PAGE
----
I sometimes invite a non-Christian guest to lead a discussion. This past Saturday, we were blessed to have South African Muslim scholar Yusuf Ismail engage with us on the christology of John's gospel. Despite our strong disagreement, it was a cordial and respectful discussion, the way all-such dialogues should be.
One of the texts that we discussed is John 10:30 ("I and the Father are one"), and I was stimulated by our discussion to write a blog post dealing with this text. In order to understand exactly what Jesus was saying, we need to read the verse in the context of the surrounding verses (22-39):
22 At that time the Feast of Dedication took place at Jerusalem. It was winter, 23 and Jesus was walking in the temple, in the colonnade of Solomon. 24 So the Jews gathered around him and said to him, “How long will you keep us in suspense? If you are the Christ, tell us plainly.” 25 Jesus answered them, “I told you, and you do not believe. The works that I do in my Father's name bear witness about me, 26 but you do not believe because you are not among my sheep. 27 My sheep hear my voice, and I know them, and they follow me. 28 I give them eternal life, and they will never perish, and no one will snatch them out of my hand. 29 My Father, who has given them to me, is greater than all, and no one is able to snatch them out of the Father's hand. 30 I and the Father are one.”
31 The Jews picked up stones again to stone him. 32 Jesus answered them, “I have shown you many good works from the Father; for which of them are you going to stone me?” 33 The Jews answered him, “It is not for a good work that we are going to stone you but for blasphemy, because you, being a man, make yourself God.” 34 Jesus answered them, “Is it not written in your Law, ‘I said, you are gods’? 35 If he called them gods to whom the word of God came—and Scripture cannot be broken— 36 do you say of him whom the Father consecrated and sent into the world, ‘You are blaspheming,’ because I said, ‘I am the Son of God’? 37 If I am not doing the works of my Father, then do not believe me; 38 but if I do them, even though you do not believe me, believe the works, that you may know and understand that the Father is in me and I am in the Father.” 39 Again they sought to arrest him, but he escaped from their hands.John 10:30 does indeed teach the deity of Christ, but not for the reason that many Christians think. By saying "I and the Father are one", my personal view (which not all scholars hold) is that Jesus is not talking directly about his ontological unity with the Father. Rather, the context suggests that He is talking about a unity of purpose and will -- namely, in bringing about salvation. But could anyone who was not God have said the sorts of things Jesus said in the lead up to verse 30? Let's take a look at Jesus' statements in turn.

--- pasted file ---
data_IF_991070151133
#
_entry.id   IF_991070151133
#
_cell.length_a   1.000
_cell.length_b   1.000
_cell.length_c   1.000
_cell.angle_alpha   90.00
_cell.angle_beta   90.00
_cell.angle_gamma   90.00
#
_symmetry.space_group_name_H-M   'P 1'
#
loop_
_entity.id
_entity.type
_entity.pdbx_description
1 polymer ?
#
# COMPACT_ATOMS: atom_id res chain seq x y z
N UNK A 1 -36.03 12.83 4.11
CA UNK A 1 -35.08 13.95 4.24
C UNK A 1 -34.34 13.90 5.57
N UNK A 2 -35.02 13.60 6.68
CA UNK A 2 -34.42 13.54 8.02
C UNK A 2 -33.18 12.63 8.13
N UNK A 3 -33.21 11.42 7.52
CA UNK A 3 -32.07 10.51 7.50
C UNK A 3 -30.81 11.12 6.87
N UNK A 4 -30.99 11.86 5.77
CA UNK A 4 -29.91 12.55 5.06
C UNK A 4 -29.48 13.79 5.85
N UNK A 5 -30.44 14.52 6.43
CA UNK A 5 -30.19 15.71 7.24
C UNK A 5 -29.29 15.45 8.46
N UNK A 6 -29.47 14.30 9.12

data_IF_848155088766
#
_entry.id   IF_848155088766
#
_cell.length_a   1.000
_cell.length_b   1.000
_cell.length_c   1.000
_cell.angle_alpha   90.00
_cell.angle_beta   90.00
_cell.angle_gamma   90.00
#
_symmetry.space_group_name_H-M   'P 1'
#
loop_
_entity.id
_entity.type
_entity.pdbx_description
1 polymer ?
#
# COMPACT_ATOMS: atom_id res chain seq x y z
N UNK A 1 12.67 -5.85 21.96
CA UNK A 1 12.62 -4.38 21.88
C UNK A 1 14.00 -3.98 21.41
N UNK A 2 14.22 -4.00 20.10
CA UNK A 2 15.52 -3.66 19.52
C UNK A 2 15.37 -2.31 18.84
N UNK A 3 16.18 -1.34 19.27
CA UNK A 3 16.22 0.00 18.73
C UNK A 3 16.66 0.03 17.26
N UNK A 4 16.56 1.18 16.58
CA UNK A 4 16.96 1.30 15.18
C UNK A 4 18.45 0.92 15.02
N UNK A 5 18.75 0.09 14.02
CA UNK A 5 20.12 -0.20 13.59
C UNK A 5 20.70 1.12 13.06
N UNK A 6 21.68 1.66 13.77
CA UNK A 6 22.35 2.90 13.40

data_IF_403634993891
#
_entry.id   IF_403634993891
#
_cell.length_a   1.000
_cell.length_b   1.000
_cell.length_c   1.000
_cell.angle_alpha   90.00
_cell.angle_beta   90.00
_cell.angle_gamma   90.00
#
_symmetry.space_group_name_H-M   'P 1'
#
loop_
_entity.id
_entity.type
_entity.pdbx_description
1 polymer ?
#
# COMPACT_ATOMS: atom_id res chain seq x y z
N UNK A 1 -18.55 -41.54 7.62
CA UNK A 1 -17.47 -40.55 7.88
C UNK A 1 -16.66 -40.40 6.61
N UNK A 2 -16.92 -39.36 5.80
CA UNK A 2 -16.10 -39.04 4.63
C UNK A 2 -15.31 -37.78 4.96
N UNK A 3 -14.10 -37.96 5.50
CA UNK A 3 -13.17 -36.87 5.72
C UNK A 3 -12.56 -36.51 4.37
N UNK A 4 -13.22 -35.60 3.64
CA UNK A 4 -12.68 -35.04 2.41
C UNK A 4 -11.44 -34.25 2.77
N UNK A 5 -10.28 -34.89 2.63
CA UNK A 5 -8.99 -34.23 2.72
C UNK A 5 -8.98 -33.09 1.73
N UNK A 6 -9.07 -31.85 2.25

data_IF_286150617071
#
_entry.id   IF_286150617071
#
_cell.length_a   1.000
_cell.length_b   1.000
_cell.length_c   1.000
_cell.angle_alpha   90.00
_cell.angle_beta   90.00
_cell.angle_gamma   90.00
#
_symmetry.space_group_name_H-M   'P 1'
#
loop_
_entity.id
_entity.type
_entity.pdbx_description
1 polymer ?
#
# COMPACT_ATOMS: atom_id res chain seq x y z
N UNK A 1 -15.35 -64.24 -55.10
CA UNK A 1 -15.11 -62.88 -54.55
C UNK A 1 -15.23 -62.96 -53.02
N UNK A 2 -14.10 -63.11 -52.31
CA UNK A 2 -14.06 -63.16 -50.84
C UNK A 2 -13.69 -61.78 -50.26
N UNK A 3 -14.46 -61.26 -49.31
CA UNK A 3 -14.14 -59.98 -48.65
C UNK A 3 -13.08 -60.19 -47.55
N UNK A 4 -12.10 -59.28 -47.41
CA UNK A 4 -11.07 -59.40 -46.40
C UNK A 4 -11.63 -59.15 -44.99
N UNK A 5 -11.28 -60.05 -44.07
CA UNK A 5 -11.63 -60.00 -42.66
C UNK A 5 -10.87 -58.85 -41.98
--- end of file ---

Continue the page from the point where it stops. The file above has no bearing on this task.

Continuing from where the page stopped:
In verses 26-27, Jesus says, "...but you do not believe because you are not among my sheep. My sheep hear my voice, and I know them, and they follow me." This statement of Jesus parallels Psalm 95:6-8:
"Oh come, let us worship and bow down; let us kneel before the Lord, our Maker! For he is our God, and we are the people of his pasture, and the sheep of his hand. Today, if you hear his voice, do not harden your hearts, as at Meribah, as on the day at Massah in the wilderness..."Jesus thus appears to apply this text from Psalm 95 to Himself, thus making Himself out to be Yahweh. But we are not finished.
Jesus goes on to say, "I give them eternal life, and they will never perish, and no one will snatch them out of my hand." Does that remind you of any Old Testament Scripture? Turn to Deuteronomy 32:39:
"See now that I, even I, am he, and there is no god beside me; I kill and I make alive; I wound and I heal; and there is none that can deliver out of my hand."Again, in Isaiah 43:13, God says,
"Also henceforth I am he; there is none who can deliver from my hand; I work, and who can turn it back?"In John 10:29, Jesus further tells us that no one can snatch out the Father's hand. He thus presents Himself as being the unique collaborator with the Father in bringing about salvation.